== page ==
Birth of the cool
Tomorrow is the day when Microsoft tries to get its mojo working. At the BUILD conference, Windows 8 will be revealed to an audience of eager developers, including yours truly. But although this is a developer conference, the technical details aren’t quite as important as usual. What really matters is the rebirth (and probably detoxification) of the whole Windows brand. At the moment, Windows just isn’t perceived as “cool” in the same way as certain other brands, it’s just something you use because you have to (either because it’s for work or because you have a limited budget).
I suspect the main point of this conference is to make “Windows” not refer to a PC operating system, but instead to cover a whole range of Microsoft services and devices working in synergy. So as a Windows user, you’ll be using your Windows Phone with Windows Live services, keeping your data in the Windows Live cloud, then accessing the same stuff from your Windows tablet, laptop and PC plus your XBox and Surface. You’ll be using Kinect and voice control to access TV, videos and music on your devices without hunting for the remote, and because it all synchronises together so seamlessly you’ll not need to worry about which device you’re using to access which service or where the data’s coming from, because it’s all Windows and it all just works.
Well, that’ll be nice, won’t it? Of course, vision and execution are two different things. After all, Microsoft already has the technology to do all of the above, it’s the synergy that’s missing. So what we’re looking for this week is evidence that in that Microsoft really are pulling everything together, and from a developer point of view that we’re going to be given the tools to build applications and services that will work in the new paradigm.
I’ll be blogging selected highlights throughout the week, but what I’ll be particularly looking out for is:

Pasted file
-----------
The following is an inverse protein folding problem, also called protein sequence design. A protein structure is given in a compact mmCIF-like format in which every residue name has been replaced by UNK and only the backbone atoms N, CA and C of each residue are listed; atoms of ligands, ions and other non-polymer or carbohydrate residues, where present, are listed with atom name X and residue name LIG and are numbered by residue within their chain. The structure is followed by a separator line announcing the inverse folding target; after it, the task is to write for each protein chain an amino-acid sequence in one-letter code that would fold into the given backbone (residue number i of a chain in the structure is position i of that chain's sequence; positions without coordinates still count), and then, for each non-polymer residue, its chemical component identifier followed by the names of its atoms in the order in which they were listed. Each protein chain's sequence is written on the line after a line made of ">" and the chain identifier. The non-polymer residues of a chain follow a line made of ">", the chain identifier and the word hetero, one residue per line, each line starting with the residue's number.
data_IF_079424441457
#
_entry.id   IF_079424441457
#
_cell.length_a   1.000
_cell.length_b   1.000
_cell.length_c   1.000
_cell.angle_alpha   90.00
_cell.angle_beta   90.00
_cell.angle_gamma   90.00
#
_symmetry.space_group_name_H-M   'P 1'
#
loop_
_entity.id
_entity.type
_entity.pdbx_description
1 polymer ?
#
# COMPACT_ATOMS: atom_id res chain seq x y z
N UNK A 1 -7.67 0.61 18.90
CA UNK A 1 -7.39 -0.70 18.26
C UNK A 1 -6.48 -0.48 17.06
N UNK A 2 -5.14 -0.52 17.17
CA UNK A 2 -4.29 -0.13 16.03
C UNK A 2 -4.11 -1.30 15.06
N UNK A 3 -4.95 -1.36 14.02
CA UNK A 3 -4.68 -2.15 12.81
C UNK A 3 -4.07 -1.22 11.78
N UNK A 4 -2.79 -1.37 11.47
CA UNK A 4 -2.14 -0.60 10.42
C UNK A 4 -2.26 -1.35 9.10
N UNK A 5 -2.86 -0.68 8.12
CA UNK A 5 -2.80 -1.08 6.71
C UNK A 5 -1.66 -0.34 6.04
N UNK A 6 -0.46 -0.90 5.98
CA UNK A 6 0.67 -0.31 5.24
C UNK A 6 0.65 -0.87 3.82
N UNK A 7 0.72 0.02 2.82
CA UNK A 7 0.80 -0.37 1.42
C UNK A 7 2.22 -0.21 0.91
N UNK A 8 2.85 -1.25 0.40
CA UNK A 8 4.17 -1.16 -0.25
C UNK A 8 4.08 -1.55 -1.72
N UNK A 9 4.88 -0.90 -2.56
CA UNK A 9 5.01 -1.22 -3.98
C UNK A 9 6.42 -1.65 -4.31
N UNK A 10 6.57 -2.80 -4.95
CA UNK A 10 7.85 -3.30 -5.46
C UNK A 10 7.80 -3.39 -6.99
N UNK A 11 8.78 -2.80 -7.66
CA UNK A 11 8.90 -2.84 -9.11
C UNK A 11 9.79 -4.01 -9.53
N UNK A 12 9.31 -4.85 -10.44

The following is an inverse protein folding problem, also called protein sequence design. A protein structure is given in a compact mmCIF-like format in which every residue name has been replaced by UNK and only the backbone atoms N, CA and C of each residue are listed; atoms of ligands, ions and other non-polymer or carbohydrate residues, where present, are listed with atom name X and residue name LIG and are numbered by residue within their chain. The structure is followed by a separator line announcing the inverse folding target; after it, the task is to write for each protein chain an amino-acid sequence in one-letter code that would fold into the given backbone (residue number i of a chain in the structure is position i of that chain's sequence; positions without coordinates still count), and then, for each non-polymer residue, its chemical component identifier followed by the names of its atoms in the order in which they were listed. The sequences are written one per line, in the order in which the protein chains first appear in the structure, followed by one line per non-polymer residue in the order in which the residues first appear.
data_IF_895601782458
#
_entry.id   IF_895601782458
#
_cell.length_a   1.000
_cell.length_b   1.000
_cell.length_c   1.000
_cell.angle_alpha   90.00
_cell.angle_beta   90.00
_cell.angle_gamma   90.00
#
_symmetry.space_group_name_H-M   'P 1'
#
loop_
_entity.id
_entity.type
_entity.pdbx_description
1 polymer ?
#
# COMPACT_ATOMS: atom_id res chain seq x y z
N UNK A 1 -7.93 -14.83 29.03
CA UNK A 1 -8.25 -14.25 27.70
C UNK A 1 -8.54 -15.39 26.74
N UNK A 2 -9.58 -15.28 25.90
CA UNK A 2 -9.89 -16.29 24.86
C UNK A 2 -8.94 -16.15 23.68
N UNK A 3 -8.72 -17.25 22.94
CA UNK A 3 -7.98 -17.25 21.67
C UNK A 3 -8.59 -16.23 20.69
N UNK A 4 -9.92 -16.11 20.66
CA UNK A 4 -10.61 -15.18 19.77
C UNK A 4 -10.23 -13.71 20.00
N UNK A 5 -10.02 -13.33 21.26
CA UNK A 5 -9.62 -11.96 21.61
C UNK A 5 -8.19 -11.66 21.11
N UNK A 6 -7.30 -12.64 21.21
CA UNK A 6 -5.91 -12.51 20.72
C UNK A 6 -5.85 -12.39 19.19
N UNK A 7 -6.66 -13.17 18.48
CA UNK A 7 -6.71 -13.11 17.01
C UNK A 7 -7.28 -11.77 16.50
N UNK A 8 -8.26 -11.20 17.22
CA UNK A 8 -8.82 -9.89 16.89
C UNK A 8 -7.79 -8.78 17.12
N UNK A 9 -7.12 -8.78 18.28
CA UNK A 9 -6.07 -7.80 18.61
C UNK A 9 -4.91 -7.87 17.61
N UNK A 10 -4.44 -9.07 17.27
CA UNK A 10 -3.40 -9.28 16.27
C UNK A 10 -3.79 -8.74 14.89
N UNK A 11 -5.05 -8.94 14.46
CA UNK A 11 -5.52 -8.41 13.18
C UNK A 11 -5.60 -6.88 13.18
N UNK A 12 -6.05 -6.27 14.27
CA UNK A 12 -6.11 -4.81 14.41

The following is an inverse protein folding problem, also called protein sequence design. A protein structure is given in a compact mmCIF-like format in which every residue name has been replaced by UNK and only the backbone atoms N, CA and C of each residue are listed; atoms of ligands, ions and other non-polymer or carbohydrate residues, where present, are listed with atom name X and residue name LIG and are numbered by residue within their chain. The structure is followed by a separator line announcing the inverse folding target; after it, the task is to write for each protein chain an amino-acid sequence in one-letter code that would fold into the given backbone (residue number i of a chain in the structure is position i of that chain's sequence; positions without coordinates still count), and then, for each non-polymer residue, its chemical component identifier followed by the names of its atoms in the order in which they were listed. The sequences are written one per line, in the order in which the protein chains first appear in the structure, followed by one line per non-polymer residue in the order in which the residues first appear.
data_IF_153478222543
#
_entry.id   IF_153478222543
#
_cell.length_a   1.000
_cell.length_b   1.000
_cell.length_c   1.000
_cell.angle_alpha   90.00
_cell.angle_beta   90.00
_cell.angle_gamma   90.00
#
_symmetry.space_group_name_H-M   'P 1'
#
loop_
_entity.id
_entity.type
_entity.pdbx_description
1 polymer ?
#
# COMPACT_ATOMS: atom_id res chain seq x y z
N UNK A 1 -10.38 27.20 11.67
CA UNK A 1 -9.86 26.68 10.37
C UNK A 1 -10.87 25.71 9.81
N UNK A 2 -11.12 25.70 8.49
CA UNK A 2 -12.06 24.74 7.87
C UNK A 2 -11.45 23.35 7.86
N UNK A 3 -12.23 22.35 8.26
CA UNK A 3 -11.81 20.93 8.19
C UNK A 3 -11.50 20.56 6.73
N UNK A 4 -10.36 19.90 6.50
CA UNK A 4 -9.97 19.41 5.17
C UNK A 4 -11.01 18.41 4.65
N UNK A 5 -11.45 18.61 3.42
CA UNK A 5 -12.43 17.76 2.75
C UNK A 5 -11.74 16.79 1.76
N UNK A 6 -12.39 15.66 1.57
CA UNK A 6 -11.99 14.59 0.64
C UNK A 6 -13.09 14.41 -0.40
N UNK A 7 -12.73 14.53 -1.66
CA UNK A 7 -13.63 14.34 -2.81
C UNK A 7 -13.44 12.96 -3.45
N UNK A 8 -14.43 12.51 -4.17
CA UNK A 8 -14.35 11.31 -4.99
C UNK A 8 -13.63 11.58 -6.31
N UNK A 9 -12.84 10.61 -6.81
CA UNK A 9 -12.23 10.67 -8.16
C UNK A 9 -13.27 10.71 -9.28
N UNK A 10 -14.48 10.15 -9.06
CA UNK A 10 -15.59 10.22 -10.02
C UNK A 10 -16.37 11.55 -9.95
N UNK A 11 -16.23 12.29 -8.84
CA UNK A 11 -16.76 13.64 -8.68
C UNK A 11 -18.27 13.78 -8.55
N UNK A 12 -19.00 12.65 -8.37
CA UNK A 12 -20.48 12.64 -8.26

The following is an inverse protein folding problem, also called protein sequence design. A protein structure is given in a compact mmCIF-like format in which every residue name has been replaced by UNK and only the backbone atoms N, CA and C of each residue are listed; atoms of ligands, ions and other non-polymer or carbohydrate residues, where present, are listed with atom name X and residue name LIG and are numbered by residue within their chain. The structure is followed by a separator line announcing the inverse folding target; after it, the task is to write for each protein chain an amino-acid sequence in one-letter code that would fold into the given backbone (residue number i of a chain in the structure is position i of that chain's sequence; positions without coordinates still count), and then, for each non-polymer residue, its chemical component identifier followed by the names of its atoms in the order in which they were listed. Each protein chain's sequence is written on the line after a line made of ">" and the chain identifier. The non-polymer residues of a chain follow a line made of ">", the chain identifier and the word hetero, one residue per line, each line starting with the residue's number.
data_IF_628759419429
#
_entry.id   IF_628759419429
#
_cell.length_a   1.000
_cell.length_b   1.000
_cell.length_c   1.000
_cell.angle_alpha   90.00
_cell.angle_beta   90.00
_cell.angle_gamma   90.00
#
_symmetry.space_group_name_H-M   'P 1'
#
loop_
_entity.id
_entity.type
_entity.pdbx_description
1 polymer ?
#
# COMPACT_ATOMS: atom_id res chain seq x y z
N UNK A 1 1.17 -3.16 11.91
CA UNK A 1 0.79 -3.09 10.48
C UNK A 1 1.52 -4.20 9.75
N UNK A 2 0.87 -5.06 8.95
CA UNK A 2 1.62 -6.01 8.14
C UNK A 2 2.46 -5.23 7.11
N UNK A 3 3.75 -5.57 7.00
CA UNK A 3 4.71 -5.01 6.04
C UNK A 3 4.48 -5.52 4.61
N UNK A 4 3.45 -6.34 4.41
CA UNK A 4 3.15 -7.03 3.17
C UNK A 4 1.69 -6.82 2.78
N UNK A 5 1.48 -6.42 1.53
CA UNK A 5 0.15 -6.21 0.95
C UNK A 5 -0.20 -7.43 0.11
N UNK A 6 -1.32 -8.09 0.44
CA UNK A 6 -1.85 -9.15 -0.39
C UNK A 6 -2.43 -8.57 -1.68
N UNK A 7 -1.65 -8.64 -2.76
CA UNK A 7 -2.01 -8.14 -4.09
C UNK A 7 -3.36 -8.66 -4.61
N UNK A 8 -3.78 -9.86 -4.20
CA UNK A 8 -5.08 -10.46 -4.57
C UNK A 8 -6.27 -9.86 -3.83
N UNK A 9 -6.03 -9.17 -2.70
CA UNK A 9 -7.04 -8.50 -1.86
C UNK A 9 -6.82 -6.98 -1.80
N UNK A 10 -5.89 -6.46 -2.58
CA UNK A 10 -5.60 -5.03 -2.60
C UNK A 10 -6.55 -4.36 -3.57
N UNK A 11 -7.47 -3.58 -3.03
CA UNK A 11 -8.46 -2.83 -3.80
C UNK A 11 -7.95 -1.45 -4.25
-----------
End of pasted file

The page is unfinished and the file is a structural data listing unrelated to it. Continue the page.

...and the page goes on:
- Designers, Designers, Designers! This is where HTML5 comes in, of course. Designers just don’t use Expression Blend or Visual Studio, so traditional Windows apps are very rarely a thing of beauty. But if you can use HTML as the basis of your UI then all of a sudden that changes everything. I’ll be looking to see how the HTML and XAML models have been merged or bridged so that we can write .NET apps and still get a properly designed UI.
- The consumer cloud. Developers already have Azure, but we also need an API for the Windows Live cloud services, in particular SkyDrive. For example, a Windows Phone Mango app I just wrote has a facility for uploading images, audio and video. But why should I have to use my own Azure storage account for this when I know that the user has oodles of SkyDrive storage and probably would rather have the uploaded media available in their own account anyway? If developers get proper access to Windows Live, the sky’s the limit in terms of what services we can build.
- Entertainment services. I’ve always been a big fan of Media Centre. I use it for TV, video and music in my living room and I love it. And of course because it’s a PC I can watch iPlayer and other streaming media on the TV as well. But what I really want is a Surface 2 hanging on the wall, doing the same things but with Kinect, voice and multi-touch control. And I also want to be able to access the same media from my phone and tablet (and XBox of course) without having to even think about synchronisation.
- The next version of Windows Phone. With Mango about to roll out, the Windows Phone is definitely a match for the competition. But what’s in the next release to make it a must-have? I’m still hoping for an Xbox Phone with proper game controls, but we’ll see.
- Hardware. Will Microsoft be working with the hardware manufacturers to make it easy for consumers to choose devices without having to worry about what all the technical specs mean?
Check back to the blog for updates and I’ll let you know what we find out!